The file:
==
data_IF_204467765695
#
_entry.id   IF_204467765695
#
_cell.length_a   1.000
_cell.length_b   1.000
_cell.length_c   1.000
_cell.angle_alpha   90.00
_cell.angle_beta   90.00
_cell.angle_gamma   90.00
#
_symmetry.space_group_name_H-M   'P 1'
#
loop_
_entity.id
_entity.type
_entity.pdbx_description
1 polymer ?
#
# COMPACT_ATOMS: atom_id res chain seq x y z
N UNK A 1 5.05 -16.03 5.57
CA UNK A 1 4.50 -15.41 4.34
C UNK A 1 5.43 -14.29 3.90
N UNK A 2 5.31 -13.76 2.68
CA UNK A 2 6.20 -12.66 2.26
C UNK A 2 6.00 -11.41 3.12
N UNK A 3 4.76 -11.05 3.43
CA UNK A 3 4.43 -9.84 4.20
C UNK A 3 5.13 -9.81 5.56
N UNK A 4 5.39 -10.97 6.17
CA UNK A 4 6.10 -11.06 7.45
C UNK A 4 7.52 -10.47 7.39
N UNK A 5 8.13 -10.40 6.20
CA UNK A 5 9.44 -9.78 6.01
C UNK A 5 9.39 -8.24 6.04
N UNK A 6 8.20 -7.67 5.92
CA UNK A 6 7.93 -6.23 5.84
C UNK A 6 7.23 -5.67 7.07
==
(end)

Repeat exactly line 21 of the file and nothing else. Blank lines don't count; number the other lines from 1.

N UNK A 1 5.05 -16.03 5.57